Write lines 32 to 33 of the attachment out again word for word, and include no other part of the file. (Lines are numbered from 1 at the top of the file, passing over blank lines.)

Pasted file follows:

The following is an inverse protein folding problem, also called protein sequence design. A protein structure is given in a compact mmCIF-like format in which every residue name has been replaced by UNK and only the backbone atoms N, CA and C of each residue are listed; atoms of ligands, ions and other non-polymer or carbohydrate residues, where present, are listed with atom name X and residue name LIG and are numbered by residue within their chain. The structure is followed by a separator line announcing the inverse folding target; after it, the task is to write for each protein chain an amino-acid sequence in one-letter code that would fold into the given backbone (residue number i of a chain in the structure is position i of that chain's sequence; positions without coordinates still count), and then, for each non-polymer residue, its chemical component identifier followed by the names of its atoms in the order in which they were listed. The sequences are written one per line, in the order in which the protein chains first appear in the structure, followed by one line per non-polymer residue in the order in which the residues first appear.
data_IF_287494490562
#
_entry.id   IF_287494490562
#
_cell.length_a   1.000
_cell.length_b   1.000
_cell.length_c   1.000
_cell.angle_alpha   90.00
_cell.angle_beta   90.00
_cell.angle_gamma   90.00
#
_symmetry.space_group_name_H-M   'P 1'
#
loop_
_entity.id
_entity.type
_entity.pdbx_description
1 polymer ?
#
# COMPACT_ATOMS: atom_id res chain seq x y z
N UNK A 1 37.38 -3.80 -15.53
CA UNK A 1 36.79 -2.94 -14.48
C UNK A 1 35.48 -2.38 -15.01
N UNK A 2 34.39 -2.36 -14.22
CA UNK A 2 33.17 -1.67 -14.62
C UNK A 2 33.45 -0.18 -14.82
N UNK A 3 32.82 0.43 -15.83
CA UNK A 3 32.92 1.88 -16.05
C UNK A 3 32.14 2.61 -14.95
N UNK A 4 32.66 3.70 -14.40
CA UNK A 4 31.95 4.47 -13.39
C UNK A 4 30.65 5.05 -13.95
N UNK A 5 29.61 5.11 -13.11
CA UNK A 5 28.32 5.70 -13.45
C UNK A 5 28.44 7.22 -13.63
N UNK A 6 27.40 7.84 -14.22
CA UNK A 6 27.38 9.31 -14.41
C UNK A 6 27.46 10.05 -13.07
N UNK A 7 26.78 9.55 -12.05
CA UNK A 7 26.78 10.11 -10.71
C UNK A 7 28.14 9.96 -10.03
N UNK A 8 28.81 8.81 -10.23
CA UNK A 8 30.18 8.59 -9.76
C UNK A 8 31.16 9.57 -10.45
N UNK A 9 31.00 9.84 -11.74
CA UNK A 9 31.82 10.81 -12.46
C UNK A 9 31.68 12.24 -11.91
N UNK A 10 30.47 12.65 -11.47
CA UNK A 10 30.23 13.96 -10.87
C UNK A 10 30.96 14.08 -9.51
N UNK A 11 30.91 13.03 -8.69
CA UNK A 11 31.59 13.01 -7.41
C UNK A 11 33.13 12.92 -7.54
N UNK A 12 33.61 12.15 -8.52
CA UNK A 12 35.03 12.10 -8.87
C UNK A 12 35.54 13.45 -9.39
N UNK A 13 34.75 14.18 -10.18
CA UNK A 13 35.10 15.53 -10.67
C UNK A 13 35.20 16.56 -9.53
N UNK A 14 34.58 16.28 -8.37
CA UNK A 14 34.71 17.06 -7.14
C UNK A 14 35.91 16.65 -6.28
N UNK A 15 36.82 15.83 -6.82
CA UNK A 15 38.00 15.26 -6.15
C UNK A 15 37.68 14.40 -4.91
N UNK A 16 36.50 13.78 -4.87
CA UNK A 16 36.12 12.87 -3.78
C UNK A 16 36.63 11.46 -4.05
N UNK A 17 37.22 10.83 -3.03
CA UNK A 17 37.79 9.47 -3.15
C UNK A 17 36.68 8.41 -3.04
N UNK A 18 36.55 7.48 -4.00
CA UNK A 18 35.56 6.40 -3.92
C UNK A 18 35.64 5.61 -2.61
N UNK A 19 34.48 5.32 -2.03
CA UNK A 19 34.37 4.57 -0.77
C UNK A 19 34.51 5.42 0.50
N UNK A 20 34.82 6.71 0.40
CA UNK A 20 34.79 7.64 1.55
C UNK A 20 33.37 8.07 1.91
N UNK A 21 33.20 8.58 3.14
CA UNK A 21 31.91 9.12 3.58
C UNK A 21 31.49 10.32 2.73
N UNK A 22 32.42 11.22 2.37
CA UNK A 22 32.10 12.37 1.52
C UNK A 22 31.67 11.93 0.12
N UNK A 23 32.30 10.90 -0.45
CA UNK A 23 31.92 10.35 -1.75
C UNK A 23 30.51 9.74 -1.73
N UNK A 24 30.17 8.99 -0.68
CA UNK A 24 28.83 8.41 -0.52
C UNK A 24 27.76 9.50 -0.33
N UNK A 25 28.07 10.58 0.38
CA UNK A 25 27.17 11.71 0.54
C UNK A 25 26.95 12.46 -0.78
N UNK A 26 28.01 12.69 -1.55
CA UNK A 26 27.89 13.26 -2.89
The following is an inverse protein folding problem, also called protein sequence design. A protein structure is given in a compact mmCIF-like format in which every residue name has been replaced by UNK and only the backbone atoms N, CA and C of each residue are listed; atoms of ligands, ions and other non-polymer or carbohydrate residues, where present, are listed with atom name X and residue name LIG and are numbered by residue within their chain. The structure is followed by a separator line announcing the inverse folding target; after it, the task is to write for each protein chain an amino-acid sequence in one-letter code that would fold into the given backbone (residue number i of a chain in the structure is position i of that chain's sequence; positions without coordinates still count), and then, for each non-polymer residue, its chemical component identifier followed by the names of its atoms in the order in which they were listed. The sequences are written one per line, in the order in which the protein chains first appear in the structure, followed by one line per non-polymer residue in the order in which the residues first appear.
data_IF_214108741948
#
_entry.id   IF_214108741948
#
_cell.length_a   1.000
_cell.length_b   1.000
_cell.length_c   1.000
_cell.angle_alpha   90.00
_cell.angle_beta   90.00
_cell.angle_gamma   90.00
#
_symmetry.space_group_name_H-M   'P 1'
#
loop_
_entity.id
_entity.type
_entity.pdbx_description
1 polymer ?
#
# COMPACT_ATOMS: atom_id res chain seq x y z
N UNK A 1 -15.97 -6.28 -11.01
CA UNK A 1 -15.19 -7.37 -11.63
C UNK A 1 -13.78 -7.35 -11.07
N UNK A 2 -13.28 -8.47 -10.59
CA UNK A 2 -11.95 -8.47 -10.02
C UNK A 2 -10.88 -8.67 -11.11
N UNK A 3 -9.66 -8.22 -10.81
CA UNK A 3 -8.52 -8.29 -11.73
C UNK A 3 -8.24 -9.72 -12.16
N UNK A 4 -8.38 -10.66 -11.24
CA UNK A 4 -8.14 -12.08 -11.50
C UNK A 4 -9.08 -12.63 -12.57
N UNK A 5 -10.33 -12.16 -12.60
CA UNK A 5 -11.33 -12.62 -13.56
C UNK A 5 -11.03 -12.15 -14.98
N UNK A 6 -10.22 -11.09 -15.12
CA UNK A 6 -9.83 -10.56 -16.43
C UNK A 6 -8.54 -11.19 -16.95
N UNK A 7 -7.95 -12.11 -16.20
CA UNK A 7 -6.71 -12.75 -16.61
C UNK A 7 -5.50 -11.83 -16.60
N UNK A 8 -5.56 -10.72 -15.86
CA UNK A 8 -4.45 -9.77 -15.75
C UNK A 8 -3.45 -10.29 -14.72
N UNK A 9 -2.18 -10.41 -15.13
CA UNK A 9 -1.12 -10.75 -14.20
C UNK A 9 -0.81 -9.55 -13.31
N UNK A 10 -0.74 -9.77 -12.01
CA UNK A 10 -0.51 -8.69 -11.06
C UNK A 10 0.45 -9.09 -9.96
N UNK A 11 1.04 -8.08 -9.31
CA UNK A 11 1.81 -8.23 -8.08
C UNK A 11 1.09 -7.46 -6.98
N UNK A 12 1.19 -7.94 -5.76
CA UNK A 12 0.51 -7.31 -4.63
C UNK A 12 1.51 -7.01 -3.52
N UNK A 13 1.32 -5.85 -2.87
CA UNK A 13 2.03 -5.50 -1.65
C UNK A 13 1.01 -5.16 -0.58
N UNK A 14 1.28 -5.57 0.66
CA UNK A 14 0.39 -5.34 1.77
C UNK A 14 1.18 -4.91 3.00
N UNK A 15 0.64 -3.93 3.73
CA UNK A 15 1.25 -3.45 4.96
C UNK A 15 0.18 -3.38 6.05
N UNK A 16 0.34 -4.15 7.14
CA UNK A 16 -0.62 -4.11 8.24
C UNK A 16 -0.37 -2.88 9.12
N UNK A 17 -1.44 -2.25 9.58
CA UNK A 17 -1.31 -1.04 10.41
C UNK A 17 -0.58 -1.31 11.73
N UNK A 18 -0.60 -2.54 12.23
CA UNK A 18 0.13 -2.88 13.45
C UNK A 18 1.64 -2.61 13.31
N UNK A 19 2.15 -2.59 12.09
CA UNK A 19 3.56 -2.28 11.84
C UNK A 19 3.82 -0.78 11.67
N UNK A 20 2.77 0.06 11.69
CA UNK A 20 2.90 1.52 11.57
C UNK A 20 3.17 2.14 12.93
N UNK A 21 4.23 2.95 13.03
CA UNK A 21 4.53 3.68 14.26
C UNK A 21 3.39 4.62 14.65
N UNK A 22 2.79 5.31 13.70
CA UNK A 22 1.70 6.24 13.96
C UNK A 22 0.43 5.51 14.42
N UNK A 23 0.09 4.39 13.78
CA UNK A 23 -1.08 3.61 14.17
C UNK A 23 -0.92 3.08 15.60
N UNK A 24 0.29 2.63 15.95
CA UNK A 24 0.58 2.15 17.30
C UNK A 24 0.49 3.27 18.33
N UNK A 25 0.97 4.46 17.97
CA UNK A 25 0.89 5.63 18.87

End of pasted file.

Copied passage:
CA UNK A 4 31.95 4.47 -13.39
C UNK A 4 30.65 5.05 -13.95